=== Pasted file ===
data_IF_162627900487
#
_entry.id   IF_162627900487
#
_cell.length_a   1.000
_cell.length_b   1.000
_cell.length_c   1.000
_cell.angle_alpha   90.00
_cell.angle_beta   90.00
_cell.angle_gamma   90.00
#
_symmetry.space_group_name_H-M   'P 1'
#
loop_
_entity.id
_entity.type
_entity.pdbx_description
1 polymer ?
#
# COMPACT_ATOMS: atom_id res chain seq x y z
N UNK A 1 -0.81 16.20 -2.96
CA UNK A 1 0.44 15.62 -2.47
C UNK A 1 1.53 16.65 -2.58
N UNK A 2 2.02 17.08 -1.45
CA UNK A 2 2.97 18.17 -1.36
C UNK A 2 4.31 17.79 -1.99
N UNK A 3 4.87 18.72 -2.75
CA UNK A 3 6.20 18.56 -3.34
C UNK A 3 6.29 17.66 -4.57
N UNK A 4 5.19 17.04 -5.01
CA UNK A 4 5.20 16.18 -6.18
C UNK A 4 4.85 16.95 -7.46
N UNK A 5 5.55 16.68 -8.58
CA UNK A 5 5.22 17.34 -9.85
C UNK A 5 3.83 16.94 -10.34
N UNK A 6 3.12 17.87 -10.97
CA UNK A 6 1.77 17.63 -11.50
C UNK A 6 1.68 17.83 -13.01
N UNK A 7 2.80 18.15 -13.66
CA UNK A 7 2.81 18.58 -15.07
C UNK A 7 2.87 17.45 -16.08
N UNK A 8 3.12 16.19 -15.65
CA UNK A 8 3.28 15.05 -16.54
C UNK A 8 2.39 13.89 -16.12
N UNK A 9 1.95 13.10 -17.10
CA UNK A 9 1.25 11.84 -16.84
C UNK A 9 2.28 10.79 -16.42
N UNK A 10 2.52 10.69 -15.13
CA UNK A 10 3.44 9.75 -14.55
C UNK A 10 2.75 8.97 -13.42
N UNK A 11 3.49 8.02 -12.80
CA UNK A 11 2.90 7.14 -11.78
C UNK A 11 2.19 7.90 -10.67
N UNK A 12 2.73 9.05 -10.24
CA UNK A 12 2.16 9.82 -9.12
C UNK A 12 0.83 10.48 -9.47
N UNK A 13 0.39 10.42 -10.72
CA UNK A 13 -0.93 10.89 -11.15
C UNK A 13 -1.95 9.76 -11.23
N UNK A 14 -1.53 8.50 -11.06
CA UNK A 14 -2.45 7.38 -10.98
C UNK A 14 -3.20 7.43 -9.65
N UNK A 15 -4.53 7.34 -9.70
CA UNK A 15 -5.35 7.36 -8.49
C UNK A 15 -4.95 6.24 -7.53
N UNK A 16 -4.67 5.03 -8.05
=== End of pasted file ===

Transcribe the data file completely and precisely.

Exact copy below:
data_IF_162627900487
#
_entry.id   IF_162627900487
#
_cell.length_a   1.000
_cell.length_b   1.000
_cell.length_c   1.000
_cell.angle_alpha   90.00
_cell.angle_beta   90.00
_cell.angle_gamma   90.00
#
_symmetry.space_group_name_H-M   'P 1'
#
loop_
_entity.id
_entity.type
_entity.pdbx_description
1 polymer ?
#
# COMPACT_ATOMS: atom_id res chain seq x y z
N UNK A 1 -0.81 16.20 -2.96
CA UNK A 1 0.44 15.62 -2.47
C UNK A 1 1.53 16.65 -2.58
N UNK A 2 2.02 17.08 -1.45
CA UNK A 2 2.97 18.17 -1.36
C UNK A 2 4.31 17.79 -1.99
N UNK A 3 4.87 18.72 -2.75
CA UNK A 3 6.20 18.56 -3.34
C UNK A 3 6.29 17.66 -4.57
N UNK A 4 5.19 17.04 -5.01
CA UNK A 4 5.20 16.18 -6.18
C UNK A 4 4.85 16.95 -7.46
N UNK A 5 5.55 16.68 -8.58
CA UNK A 5 5.22 17.34 -9.85
C UNK A 5 3.83 16.94 -10.34
N UNK A 6 3.12 17.87 -10.97
CA UNK A 6 1.77 17.63 -11.50
C UNK A 6 1.68 17.83 -13.01
N UNK A 7 2.80 18.15 -13.66
CA UNK A 7 2.81 18.58 -15.07
C UNK A 7 2.87 17.45 -16.08
N UNK A 8 3.12 16.19 -15.65
CA UNK A 8 3.28 15.05 -16.54
C UNK A 8 2.39 13.89 -16.12
N UNK A 9 1.95 13.10 -17.10
CA UNK A 9 1.25 11.84 -16.84
C UNK A 9 2.28 10.79 -16.42
N UNK A 10 2.52 10.69 -15.13
CA UNK A 10 3.44 9.75 -14.55
C UNK A 10 2.75 8.97 -13.42
N UNK A 11 3.49 8.02 -12.80
CA UNK A 11 2.90 7.14 -11.78
C UNK A 11 2.19 7.90 -10.67
N UNK A 12 2.73 9.05 -10.24
CA UNK A 12 2.16 9.82 -9.12
C UNK A 12 0.83 10.48 -9.47
N UNK A 13 0.39 10.42 -10.72
CA UNK A 13 -0.93 10.89 -11.15
C UNK A 13 -1.95 9.76 -11.23
N UNK A 14 -1.53 8.50 -11.06
CA UNK A 14 -2.45 7.38 -10.98
C UNK A 14 -3.20 7.43 -9.65
N UNK A 15 -4.53 7.34 -9.70
CA UNK A 15 -5.35 7.36 -8.49
C UNK A 15 -4.95 6.24 -7.53
N UNK A 16 -4.67 5.03 -8.05